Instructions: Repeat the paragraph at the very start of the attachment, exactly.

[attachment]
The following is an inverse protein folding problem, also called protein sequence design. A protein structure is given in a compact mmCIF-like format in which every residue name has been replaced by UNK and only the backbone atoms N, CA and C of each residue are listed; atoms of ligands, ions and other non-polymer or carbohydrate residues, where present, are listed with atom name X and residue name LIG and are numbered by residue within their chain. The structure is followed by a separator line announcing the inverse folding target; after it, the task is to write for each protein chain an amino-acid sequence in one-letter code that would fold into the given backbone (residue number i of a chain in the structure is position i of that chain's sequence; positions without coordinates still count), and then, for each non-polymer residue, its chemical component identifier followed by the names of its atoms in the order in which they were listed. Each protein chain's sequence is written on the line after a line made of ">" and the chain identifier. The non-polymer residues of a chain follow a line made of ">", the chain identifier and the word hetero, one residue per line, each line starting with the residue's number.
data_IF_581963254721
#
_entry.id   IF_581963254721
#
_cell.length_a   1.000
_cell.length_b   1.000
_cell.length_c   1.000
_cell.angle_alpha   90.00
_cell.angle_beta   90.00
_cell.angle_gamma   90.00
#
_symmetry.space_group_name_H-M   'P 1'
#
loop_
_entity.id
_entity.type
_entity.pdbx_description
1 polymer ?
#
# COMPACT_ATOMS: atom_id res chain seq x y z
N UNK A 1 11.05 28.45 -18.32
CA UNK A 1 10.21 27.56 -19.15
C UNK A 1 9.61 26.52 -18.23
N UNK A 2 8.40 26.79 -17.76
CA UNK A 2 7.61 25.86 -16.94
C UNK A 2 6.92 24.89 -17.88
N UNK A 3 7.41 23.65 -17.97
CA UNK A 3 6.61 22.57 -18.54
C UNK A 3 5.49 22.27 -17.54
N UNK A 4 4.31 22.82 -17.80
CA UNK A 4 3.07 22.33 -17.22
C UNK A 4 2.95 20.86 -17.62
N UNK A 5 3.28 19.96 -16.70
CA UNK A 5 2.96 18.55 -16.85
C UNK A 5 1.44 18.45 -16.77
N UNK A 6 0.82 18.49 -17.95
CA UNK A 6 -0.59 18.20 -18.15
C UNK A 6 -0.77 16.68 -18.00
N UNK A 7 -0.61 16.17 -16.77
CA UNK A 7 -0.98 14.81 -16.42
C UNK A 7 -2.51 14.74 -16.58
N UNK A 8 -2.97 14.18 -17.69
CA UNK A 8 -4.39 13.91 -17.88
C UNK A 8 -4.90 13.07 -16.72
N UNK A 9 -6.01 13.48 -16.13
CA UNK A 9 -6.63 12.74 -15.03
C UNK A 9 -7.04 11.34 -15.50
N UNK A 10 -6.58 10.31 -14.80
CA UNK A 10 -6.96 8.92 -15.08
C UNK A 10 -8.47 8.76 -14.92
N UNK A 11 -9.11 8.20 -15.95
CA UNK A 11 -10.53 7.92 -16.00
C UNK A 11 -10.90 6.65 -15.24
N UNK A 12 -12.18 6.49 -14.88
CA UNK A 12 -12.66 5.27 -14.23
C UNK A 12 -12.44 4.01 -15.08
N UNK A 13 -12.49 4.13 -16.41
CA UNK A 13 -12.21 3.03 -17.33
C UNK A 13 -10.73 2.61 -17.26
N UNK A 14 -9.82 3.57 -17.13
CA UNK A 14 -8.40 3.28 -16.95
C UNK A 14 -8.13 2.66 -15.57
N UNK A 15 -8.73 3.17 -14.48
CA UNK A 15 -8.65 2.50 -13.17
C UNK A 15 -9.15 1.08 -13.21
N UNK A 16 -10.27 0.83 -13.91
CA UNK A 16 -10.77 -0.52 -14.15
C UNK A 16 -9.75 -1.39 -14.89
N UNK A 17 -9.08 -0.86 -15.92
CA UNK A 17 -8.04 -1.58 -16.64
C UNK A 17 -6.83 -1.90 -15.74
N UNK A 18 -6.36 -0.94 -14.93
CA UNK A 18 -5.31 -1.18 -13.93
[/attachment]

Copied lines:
The following is an inverse protein folding problem, also called protein sequence design. A protein structure is given in a compact mmCIF-like format in which every residue name has been replaced by UNK and only the backbone atoms N, CA and C of each residue are listed; atoms of ligands, ions and other non-polymer or carbohydrate residues, where present, are listed with atom name X and residue name LIG and are numbered by residue within their chain. The structure is followed by a separator line announcing the inverse folding target; after it, the task is to write for each protein chain an amino-acid sequence in one-letter code that would fold into the given backbone (residue number i of a chain in the structure is position i of that chain's sequence; positions without coordinates still count), and then, for each non-polymer residue, its chemical component identifier followed by the names of its atoms in the order in which they were listed. Each protein chain's sequence is written on the line after a line made of ">" and the chain identifier. The non-polymer residues of a chain follow a line made of ">", the chain identifier and the word hetero, one residue per line, each line starting with the residue's number.